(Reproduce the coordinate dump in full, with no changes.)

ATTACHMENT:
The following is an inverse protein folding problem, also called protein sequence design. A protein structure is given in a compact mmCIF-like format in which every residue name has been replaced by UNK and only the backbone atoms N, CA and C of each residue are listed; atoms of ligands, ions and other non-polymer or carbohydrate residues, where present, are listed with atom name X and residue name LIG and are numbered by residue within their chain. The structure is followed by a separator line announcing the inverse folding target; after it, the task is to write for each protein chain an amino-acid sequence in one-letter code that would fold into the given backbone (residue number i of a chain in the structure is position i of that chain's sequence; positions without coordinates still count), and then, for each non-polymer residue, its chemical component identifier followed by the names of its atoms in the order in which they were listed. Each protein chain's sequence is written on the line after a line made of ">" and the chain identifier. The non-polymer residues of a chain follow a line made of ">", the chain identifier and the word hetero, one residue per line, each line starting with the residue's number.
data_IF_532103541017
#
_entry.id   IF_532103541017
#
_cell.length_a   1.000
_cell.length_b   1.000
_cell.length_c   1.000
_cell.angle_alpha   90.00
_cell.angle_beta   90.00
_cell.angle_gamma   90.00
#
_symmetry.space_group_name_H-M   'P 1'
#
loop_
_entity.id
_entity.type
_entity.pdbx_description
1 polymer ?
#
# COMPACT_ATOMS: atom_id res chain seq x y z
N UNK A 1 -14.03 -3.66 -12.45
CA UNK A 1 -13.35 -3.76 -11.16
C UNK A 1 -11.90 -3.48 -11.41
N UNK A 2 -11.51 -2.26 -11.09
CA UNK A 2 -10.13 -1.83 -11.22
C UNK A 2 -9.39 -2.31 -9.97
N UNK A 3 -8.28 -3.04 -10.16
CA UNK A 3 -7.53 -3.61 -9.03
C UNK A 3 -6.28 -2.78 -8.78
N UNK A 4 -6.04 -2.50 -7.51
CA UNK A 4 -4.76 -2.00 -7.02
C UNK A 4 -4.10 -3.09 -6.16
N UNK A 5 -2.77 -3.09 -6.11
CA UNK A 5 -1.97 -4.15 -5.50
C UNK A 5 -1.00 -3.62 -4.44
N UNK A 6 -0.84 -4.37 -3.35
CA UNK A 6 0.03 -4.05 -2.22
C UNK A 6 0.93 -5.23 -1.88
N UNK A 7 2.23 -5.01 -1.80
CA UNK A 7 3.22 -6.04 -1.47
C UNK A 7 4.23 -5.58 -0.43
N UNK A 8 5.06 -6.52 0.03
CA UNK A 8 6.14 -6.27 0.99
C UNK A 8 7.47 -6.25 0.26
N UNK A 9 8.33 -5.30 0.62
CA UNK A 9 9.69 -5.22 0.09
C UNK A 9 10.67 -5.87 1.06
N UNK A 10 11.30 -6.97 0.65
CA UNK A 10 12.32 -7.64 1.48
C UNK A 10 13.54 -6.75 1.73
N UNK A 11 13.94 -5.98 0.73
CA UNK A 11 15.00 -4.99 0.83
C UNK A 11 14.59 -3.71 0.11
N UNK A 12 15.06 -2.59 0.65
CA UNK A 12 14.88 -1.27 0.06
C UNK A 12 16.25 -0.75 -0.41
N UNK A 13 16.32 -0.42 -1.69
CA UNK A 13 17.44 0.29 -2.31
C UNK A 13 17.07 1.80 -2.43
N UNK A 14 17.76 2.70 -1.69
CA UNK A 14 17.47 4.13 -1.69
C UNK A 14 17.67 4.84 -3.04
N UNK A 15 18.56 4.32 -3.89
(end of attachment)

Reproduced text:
The following is an inverse protein folding problem, also called protein sequence design. A protein structure is given in a compact mmCIF-like format in which every residue name has been replaced by UNK and only the backbone atoms N, CA and C of each residue are listed; atoms of ligands, ions and other non-polymer or carbohydrate residues, where present, are listed with atom name X and residue name LIG and are numbered by residue within their chain. The structure is followed by a separator line announcing the inverse folding target; after it, the task is to write for each protein chain an amino-acid sequence in one-letter code that would fold into the given backbone (residue number i of a chain in the structure is position i of that chain's sequence; positions without coordinates still count), and then, for each non-polymer residue, its chemical component identifier followed by the names of its atoms in the order in which they were listed. Each protein chain's sequence is written on the line after a line made of ">" and the chain identifier. The non-polymer residues of a chain follow a line made of ">", the chain identifier and the word hetero, one residue per line, each line starting with the residue's number.
data_IF_532103541017
#
_entry.id   IF_532103541017
#
_cell.length_a   1.000
_cell.length_b   1.000
_cell.length_c   1.000
_cell.angle_alpha   90.00
_cell.angle_beta   90.00
_cell.angle_gamma   90.00
#
_symmetry.space_group_name_H-M   'P 1'
#
loop_
_entity.id
_entity.type
_entity.pdbx_description
1 polymer ?
#
# COMPACT_ATOMS: atom_id res chain seq x y z
N UNK A 1 -14.03 -3.66 -12.45
CA UNK A 1 -13.35 -3.76 -11.16
C UNK A 1 -11.90 -3.48 -11.41
N UNK A 2 -11.51 -2.26 -11.09
CA UNK A 2 -10.13 -1.83 -11.22
C UNK A 2 -9.39 -2.31 -9.97
N UNK A 3 -8.28 -3.04 -10.16
CA UNK A 3 -7.53 -3.61 -9.03
C UNK A 3 -6.28 -2.78 -8.78
N UNK A 4 -6.04 -2.50 -7.51
CA UNK A 4 -4.76 -2.00 -7.02
C UNK A 4 -4.10 -3.09 -6.16
N UNK A 5 -2.77 -3.09 -6.11
CA UNK A 5 -1.97 -4.15 -5.50
C UNK A 5 -1.00 -3.62 -4.44
N UNK A 6 -0.84 -4.37 -3.35
CA UNK A 6 0.03 -4.05 -2.22
C UNK A 6 0.93 -5.23 -1.88
N UNK A 7 2.23 -5.01 -1.80
CA UNK A 7 3.22 -6.04 -1.47
C UNK A 7 4.23 -5.58 -0.43
N UNK A 8 5.06 -6.52 0.03
CA UNK A 8 6.14 -6.27 0.99
C UNK A 8 7.47 -6.25 0.26
N UNK A 9 8.33 -5.30 0.62
CA UNK A 9 9.69 -5.22 0.09
C UNK A 9 10.67 -5.87 1.06
N UNK A 10 11.30 -6.97 0.65
CA UNK A 10 12.32 -7.64 1.48
C UNK A 10 13.54 -6.75 1.73
N UNK A 11 13.94 -5.98 0.73
CA UNK A 11 15.00 -4.99 0.83
C UNK A 11 14.59 -3.71 0.11
N UNK A 12 15.06 -2.59 0.65
CA UNK A 12 14.88 -1.27 0.06
C UNK A 12 16.25 -0.75 -0.41
N UNK A 13 16.32 -0.42 -1.69
CA UNK A 13 17.44 0.29 -2.31
C UNK A 13 17.07 1.80 -2.43
N UNK A 14 17.76 2.70 -1.69
CA UNK A 14 17.47 4.13 -1.69
C UNK A 14 17.67 4.84 -3.04
N UNK A 15 18.56 4.32 -3.89